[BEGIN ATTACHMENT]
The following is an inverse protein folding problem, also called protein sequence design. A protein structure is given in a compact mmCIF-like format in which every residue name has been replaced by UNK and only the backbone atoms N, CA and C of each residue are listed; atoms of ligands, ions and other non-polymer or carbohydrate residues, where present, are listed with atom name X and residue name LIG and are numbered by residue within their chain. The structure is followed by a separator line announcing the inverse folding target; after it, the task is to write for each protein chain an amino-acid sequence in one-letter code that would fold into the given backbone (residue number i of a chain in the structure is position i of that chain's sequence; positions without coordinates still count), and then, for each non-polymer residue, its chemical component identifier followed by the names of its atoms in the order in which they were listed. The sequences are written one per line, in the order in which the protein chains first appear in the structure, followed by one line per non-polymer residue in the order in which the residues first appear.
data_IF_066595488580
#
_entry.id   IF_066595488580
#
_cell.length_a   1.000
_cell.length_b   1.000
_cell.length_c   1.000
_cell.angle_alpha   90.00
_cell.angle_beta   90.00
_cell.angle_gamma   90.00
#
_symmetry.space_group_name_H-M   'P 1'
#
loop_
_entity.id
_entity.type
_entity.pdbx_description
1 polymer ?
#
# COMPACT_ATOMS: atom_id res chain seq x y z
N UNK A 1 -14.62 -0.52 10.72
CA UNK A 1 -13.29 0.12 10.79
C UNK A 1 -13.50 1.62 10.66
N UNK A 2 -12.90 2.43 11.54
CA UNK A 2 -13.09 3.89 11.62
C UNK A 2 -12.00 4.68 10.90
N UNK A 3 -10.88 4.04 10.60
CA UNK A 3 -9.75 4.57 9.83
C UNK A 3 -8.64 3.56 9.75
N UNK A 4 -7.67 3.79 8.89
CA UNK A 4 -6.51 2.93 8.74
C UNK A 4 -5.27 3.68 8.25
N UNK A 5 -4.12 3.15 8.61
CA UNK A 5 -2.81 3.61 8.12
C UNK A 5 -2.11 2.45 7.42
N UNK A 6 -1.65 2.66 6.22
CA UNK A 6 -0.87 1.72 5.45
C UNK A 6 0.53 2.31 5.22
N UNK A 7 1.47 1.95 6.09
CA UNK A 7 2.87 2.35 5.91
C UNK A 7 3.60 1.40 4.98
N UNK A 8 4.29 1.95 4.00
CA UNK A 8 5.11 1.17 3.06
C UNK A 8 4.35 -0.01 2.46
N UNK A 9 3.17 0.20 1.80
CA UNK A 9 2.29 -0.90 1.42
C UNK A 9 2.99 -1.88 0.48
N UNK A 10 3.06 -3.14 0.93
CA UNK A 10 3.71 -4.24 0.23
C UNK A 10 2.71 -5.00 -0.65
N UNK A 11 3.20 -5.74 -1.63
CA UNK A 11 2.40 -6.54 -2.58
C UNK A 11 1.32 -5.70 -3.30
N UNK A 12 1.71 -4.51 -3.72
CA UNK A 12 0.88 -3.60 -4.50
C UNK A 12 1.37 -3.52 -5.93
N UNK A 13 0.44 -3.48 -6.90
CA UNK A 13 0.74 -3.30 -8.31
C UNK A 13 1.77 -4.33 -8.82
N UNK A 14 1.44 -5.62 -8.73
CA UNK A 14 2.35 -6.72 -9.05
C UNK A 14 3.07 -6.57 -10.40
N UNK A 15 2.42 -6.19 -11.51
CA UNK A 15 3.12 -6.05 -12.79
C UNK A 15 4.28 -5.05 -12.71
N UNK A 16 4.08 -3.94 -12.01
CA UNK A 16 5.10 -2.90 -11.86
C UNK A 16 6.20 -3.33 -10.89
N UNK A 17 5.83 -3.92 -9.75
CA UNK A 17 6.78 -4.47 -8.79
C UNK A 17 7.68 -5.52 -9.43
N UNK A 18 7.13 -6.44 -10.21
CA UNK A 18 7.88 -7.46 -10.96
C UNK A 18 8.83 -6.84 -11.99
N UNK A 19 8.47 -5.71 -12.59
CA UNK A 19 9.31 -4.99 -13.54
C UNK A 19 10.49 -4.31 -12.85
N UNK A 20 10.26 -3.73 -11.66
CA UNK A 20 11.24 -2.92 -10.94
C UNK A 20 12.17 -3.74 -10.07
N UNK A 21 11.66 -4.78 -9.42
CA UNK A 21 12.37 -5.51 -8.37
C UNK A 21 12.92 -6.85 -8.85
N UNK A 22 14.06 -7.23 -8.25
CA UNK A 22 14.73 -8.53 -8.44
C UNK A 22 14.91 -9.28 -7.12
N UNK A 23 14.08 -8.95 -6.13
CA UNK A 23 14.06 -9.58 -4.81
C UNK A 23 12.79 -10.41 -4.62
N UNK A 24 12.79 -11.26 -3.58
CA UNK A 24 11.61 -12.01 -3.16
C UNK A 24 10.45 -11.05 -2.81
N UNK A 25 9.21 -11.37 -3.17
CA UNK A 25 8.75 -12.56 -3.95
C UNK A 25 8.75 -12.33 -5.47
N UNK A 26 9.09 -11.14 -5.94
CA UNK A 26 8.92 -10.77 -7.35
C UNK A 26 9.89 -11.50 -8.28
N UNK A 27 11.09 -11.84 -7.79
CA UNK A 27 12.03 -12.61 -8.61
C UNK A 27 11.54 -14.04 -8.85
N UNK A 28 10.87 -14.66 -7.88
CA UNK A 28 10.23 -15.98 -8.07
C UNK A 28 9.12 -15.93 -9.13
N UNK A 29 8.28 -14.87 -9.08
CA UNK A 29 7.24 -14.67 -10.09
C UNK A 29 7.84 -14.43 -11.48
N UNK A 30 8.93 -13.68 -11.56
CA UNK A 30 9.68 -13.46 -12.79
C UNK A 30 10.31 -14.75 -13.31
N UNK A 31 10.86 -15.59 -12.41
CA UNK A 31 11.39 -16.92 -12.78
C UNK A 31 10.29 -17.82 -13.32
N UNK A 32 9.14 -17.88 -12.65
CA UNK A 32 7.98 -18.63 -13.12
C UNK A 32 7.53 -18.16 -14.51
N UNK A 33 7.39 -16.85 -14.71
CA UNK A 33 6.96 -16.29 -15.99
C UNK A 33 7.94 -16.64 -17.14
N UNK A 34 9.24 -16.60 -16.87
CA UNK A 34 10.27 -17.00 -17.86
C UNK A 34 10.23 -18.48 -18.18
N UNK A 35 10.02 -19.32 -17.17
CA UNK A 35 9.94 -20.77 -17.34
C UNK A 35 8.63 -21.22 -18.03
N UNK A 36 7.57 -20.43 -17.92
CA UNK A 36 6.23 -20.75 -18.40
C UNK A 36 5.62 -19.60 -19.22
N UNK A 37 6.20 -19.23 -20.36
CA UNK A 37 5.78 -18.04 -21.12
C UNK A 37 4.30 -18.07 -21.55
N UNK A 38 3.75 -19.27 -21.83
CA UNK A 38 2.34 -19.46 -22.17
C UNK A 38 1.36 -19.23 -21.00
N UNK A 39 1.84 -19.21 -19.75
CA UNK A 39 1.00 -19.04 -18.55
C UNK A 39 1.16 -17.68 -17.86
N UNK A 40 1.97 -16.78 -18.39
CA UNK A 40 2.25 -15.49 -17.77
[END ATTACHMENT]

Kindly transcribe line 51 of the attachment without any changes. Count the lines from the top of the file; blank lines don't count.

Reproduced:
C UNK A 10 2.71 -5.00 -0.65